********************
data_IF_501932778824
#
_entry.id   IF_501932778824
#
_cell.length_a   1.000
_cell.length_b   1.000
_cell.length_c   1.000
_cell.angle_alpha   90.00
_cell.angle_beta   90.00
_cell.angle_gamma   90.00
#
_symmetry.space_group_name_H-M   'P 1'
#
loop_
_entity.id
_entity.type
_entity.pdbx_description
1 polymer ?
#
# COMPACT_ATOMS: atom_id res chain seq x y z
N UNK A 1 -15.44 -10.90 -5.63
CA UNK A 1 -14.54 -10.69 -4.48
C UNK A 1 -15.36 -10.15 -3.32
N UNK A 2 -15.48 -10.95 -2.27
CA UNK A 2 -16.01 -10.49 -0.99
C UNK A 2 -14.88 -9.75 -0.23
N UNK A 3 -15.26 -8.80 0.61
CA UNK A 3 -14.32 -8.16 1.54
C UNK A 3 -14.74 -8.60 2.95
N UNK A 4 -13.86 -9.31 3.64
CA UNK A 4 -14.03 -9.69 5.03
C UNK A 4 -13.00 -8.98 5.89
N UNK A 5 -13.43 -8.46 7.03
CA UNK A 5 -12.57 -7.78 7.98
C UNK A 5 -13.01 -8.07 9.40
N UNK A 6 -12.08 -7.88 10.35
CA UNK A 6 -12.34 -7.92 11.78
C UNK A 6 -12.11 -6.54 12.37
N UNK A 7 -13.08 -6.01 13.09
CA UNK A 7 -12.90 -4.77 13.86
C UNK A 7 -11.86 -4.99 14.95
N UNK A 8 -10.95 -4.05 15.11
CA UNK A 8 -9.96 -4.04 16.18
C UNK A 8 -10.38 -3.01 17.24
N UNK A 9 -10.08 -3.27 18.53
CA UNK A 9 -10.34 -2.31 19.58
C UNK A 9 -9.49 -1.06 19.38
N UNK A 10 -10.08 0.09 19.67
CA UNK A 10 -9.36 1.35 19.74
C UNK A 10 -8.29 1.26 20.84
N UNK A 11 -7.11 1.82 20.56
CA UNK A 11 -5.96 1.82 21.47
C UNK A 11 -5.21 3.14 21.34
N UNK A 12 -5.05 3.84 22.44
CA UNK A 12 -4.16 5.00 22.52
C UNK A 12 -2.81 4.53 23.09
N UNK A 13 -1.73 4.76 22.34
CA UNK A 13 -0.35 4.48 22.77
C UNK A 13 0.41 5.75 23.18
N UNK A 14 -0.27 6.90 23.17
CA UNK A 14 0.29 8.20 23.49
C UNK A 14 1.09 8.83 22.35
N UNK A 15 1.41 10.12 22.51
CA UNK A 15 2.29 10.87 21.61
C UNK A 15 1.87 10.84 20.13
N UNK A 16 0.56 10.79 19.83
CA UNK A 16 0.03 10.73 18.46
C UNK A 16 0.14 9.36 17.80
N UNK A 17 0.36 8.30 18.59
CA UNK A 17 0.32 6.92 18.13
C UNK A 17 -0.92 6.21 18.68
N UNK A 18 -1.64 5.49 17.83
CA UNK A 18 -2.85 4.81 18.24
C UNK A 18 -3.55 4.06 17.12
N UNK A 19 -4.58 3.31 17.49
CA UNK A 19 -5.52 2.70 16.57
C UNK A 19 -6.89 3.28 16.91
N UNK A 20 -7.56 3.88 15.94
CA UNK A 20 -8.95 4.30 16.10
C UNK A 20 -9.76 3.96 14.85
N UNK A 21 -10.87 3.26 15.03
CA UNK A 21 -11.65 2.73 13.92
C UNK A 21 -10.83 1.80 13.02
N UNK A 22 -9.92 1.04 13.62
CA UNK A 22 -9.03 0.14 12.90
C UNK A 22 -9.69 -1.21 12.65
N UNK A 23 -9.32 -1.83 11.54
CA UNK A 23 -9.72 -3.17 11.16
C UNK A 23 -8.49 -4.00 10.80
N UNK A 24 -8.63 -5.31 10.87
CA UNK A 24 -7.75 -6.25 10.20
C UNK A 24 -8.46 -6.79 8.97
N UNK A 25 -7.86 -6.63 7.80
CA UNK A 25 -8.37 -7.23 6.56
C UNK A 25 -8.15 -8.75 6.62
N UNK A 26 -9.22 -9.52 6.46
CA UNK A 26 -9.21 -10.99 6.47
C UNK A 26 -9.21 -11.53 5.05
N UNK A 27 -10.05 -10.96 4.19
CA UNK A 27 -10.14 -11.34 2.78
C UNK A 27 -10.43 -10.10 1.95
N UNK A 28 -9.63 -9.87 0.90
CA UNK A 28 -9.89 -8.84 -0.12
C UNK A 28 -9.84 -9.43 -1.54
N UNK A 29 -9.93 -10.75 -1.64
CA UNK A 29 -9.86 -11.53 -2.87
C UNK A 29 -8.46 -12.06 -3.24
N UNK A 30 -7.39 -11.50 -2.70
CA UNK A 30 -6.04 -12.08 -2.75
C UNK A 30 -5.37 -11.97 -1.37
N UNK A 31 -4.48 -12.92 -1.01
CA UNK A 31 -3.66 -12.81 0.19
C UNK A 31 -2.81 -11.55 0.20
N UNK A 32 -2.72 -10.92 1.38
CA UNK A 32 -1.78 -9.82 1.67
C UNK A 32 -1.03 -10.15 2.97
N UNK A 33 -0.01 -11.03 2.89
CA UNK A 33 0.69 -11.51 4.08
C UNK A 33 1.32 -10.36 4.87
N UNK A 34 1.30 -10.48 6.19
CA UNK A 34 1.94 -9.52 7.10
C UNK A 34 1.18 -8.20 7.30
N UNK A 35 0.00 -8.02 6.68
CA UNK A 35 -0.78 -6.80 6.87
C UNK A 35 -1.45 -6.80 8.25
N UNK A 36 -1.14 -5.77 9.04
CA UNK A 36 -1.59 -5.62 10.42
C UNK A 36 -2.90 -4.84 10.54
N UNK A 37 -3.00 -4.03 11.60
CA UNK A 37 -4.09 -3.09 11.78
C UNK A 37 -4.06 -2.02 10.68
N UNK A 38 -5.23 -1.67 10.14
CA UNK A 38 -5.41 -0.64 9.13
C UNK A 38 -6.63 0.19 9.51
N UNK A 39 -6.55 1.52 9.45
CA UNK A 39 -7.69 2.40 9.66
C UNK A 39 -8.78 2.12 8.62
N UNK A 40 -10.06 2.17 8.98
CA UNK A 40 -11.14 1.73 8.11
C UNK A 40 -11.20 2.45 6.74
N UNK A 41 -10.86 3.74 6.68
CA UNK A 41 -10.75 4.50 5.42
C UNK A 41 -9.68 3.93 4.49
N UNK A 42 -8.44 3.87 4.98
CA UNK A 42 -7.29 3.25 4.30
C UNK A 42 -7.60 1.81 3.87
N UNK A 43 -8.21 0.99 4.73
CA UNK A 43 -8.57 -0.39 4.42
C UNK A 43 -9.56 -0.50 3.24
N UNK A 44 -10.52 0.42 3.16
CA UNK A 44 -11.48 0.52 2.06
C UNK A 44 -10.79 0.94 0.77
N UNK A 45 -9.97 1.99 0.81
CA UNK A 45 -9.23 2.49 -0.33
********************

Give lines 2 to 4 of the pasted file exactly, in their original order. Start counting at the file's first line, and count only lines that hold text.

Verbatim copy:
#
_entry.id   IF_501932778824
#